When the need arrives for a filler player, a team will go the cheaper route most cases and the Atlantic League and others could be left out in the cold with these signings. Deserving players may not get signed. This will not be the revenue stream these Independent League owners think that it will become.

There is another way out, though, and sources told BallNine, that some Atlantic League teams may voluntarily drop the fee to around $5,000 to help the players out, in essence, going around Manfred. That would be the right thing to do.

As for the Twins signing Carlos Correa, how in the world can the Twins sign Correa while the Yankees don’t? This entire signing was made possible because the Twins traded Josh Donaldson and the $50 million owed to him over the next two seasons to the Yankees. With that unloading of salary they could afford Correa. Even if he stays for only a year it was worth it for the Twins to take this gamble because prospect Royce Lewis now gets a cushion season after missing two seasons. He can learn at his own pace and if Correa opts out after a year, Lewis will be that much farther along than he was at the start of this year.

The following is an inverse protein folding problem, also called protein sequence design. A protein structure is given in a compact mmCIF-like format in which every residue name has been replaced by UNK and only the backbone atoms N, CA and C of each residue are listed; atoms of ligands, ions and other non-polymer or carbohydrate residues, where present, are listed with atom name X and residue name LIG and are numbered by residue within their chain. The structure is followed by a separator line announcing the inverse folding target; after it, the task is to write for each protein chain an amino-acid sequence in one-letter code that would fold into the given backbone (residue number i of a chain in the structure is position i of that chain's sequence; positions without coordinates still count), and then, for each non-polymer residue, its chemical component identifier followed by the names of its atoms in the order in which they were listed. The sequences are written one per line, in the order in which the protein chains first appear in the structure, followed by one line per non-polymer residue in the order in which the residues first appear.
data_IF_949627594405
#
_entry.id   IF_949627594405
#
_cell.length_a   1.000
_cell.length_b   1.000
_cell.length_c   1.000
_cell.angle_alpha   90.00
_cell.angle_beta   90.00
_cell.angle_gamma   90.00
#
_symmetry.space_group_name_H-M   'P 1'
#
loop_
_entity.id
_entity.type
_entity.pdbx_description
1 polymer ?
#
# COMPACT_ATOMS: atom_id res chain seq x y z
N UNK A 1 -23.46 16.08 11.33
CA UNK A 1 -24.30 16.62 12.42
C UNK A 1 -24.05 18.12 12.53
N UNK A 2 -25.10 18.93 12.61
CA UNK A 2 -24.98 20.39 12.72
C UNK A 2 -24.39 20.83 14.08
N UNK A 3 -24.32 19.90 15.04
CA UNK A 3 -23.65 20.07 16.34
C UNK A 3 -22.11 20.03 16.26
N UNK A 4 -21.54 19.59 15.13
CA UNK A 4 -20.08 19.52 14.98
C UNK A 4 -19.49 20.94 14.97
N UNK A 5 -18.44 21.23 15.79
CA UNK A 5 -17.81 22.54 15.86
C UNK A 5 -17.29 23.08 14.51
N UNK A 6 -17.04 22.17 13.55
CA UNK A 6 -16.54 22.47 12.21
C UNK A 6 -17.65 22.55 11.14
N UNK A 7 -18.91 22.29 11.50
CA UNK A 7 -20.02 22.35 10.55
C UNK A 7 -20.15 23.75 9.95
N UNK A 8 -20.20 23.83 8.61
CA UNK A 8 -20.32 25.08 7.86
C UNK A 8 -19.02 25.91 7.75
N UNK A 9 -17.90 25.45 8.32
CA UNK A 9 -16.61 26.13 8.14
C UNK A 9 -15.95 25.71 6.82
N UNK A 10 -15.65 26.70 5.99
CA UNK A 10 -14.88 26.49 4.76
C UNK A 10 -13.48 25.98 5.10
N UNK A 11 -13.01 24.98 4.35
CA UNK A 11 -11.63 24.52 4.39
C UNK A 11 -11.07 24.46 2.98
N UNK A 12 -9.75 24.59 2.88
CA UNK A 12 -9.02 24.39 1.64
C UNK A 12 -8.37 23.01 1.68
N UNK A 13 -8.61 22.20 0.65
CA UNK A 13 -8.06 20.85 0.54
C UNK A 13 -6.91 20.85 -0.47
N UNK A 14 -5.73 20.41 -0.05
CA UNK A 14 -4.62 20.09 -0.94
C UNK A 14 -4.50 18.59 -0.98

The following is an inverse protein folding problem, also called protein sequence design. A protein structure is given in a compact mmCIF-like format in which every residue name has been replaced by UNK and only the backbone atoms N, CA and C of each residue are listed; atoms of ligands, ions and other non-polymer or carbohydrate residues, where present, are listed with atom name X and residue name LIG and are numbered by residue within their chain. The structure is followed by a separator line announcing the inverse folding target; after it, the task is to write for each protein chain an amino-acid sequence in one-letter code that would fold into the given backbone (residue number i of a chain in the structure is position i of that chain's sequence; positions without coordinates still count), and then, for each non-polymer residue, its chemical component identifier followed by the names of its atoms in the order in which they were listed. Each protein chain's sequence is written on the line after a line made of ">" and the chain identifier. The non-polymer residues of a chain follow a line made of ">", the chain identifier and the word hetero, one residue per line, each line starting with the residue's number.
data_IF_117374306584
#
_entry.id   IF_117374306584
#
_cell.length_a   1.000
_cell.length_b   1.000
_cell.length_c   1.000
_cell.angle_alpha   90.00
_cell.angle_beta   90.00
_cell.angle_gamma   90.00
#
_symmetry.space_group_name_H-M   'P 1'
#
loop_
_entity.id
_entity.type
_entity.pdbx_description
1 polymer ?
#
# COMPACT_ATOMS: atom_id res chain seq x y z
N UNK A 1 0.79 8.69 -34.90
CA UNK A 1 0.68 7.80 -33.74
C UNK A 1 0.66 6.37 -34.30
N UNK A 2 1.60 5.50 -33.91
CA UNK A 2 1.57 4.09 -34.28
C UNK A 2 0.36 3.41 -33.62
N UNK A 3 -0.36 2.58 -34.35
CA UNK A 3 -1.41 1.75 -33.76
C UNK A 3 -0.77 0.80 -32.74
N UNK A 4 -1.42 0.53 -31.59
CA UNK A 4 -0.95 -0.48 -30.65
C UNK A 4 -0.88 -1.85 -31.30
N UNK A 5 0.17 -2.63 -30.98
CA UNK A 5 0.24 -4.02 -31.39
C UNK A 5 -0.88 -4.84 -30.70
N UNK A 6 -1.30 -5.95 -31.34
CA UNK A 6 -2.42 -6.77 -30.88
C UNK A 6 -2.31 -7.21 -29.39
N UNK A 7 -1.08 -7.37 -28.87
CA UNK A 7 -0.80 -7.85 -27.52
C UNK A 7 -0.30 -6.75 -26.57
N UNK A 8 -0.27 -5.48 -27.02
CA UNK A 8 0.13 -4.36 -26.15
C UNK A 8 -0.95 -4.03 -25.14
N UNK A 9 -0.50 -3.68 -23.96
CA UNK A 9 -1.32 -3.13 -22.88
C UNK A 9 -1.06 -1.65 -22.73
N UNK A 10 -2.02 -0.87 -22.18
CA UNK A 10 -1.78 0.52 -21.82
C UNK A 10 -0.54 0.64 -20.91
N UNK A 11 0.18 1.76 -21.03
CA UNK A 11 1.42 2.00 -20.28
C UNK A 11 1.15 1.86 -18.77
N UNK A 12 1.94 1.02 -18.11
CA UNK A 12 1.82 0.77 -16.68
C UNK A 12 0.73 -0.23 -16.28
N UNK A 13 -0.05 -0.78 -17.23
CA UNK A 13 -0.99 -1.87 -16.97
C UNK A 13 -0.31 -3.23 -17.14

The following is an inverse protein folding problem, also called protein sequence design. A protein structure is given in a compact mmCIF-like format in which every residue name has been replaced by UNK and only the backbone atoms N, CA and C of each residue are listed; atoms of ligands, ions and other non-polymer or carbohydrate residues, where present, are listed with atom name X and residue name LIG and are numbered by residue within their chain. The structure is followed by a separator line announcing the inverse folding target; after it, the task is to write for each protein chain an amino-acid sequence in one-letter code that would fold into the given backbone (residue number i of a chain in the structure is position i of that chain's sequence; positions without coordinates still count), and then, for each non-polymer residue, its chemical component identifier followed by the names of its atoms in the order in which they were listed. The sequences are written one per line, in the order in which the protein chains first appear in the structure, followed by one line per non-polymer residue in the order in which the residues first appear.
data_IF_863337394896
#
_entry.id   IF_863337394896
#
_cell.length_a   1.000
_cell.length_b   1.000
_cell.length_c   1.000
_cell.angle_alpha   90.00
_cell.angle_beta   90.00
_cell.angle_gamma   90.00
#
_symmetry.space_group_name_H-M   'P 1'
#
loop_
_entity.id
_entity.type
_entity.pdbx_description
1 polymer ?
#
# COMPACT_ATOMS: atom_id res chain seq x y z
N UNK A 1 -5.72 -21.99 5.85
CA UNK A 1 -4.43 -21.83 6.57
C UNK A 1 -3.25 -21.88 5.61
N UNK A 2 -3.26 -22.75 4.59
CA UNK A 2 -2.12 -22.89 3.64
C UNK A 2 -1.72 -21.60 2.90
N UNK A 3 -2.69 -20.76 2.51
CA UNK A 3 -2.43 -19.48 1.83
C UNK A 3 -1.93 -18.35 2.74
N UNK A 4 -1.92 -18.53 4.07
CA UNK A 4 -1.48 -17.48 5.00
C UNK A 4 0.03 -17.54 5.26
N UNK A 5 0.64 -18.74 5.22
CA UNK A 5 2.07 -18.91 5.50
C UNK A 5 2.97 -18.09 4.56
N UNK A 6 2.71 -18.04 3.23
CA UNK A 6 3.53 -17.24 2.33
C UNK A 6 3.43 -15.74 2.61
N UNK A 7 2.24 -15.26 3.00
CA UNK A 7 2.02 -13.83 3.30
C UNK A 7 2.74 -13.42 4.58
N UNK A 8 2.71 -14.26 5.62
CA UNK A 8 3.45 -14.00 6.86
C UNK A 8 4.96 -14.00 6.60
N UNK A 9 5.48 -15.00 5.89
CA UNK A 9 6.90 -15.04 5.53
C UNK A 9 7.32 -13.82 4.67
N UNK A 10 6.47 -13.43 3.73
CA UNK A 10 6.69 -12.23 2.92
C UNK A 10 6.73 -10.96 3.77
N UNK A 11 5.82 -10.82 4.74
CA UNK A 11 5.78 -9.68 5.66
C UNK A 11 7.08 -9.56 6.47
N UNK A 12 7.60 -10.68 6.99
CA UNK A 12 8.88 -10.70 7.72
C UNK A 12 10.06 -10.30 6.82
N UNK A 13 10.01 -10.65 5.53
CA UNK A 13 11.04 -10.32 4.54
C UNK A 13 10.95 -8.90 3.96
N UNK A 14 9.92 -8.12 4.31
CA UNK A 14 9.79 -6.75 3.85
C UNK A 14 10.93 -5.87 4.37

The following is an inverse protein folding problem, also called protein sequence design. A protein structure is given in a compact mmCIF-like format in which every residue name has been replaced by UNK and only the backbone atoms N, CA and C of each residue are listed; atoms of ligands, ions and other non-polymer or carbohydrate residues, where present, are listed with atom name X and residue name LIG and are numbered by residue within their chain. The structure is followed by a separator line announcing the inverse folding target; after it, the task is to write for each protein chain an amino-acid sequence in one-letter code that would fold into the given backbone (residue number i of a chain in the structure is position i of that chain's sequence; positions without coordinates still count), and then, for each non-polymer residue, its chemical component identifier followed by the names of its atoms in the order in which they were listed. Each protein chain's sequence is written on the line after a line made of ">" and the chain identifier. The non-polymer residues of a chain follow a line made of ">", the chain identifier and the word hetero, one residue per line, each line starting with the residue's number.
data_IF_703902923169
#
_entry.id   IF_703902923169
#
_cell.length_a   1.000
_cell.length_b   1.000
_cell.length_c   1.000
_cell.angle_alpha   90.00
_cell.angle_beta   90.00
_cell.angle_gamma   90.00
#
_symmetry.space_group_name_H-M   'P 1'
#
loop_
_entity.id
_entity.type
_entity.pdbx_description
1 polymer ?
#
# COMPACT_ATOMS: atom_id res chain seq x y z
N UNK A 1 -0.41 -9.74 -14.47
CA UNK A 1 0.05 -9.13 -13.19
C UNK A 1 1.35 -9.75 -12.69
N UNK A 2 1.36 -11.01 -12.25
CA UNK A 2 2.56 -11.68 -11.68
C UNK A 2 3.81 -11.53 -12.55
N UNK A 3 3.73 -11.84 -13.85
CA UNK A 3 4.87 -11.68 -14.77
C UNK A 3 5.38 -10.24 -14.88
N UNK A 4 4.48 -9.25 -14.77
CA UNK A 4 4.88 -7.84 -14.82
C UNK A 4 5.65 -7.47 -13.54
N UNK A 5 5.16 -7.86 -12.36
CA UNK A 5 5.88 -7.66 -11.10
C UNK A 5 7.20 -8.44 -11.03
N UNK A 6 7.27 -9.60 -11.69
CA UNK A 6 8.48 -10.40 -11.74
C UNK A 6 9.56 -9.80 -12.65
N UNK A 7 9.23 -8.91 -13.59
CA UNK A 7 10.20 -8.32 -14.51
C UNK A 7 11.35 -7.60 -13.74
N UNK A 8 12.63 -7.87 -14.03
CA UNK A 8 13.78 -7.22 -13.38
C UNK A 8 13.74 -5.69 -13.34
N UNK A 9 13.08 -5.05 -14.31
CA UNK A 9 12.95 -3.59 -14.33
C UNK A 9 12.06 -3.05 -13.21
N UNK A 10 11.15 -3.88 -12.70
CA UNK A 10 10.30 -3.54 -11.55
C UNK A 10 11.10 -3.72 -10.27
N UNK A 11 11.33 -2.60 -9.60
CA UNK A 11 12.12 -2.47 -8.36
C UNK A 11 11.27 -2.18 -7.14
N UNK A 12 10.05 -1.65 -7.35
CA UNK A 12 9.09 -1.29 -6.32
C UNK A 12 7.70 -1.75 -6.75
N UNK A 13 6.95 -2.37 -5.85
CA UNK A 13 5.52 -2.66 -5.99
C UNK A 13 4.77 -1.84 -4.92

The Yankees could have made a similar deal with Correa with prospect Anthony Volpe waiting in the wings but it was the Twins who got super creative because they shifted $50 million to the Yankees.

Correa signed a three-year deal for $105.3 million that includes opt outs after the first two seasons. He will make $35.1 million each season.The Yankees could have created a similar deal for Correa and then have opt outs but decided not to go the money route of getting the best free agent shortstop on the market and instead gambled on trading for an aging player.

Are you not entertained?

I’m not, and now the Yankees really, really need Donaldson, 36, to produce and stay healthy this season or else it will be an embarrassing (to say the least) trade for them.  If that happens, what will Hal Steinbrenner say to those pesky partners and banks and bondholders?

45+ years, columnist at NY Post for the last 23 years prior to joining BallNine. Elected to the NY Baseball Hall of Fame. Former SportsTalk Host (KFMB), ESPN’s First Take and Cold Pizza contributor. Frequent guest on radio shows and podcasts nationwide. Author of seven books. Seen in episode 10 of ESPN’s “The Last Dance” (the one with Dennis Rodman). First baseball interview he conducted was with Thurman Munson. Now you know why he is America’s Most Beloved Sportswriter.